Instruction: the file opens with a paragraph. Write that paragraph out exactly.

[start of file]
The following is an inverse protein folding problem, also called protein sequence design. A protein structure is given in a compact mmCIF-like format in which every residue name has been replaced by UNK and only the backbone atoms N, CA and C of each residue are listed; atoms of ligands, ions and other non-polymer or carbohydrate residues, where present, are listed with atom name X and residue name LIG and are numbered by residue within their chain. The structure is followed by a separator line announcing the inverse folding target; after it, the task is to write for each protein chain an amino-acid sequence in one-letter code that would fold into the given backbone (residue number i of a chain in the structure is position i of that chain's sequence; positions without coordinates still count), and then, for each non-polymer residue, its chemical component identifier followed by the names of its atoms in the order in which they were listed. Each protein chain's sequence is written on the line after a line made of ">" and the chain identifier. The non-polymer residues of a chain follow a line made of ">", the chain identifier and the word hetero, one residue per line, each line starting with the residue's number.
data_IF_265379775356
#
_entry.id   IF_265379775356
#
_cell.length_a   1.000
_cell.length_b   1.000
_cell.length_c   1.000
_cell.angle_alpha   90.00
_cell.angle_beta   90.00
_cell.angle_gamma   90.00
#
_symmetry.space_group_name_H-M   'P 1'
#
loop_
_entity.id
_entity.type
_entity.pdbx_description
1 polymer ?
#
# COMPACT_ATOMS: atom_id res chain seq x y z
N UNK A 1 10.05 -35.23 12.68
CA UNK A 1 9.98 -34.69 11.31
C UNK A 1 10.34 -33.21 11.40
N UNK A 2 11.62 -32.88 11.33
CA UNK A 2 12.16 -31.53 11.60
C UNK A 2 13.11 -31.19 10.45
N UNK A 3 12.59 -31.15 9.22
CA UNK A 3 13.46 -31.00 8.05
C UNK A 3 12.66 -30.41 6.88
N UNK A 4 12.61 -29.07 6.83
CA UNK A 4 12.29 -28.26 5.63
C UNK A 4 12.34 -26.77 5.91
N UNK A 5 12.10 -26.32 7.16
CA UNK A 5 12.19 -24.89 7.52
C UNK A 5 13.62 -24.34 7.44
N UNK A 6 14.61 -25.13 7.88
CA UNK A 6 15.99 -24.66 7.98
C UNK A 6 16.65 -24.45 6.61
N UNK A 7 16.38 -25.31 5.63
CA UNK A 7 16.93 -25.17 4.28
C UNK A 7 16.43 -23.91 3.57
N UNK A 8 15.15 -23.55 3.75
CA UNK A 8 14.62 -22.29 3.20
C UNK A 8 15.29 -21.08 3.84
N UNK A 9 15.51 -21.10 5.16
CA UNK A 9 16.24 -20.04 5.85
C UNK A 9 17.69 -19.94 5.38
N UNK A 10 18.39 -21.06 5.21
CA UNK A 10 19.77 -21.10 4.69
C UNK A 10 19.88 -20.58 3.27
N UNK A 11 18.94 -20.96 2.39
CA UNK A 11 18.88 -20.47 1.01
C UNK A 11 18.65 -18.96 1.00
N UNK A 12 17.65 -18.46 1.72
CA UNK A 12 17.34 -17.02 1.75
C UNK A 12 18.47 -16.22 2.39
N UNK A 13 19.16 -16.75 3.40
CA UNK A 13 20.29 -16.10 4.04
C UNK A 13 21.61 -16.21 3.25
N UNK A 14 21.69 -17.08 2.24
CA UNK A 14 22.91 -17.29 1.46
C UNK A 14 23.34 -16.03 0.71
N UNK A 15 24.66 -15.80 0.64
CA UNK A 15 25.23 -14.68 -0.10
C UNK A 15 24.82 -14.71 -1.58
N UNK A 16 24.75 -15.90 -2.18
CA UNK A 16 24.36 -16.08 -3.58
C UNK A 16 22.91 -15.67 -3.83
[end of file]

The following is an inverse protein folding problem, also called protein sequence design. A protein structure is given in a compact mmCIF-like format in which every residue name has been replaced by UNK and only the backbone atoms N, CA and C of each residue are listed; atoms of ligands, ions and other non-polymer or carbohydrate residues, where present, are listed with atom name X and residue name LIG and are numbered by residue within their chain. The structure is followed by a separator line announcing the inverse folding target; after it, the task is to write for each protein chain an amino-acid sequence in one-letter code that would fold into the given backbone (residue number i of a chain in the structure is position i of that chain's sequence; positions without coordinates still count), and then, for each non-polymer residue, its chemical component identifier followed by the names of its atoms in the order in which they were listed. Each protein chain's sequence is written on the line after a line made of ">" and the chain identifier. The non-polymer residues of a chain follow a line made of ">", the chain identifier and the word hetero, one residue per line, each line starting with the residue's number.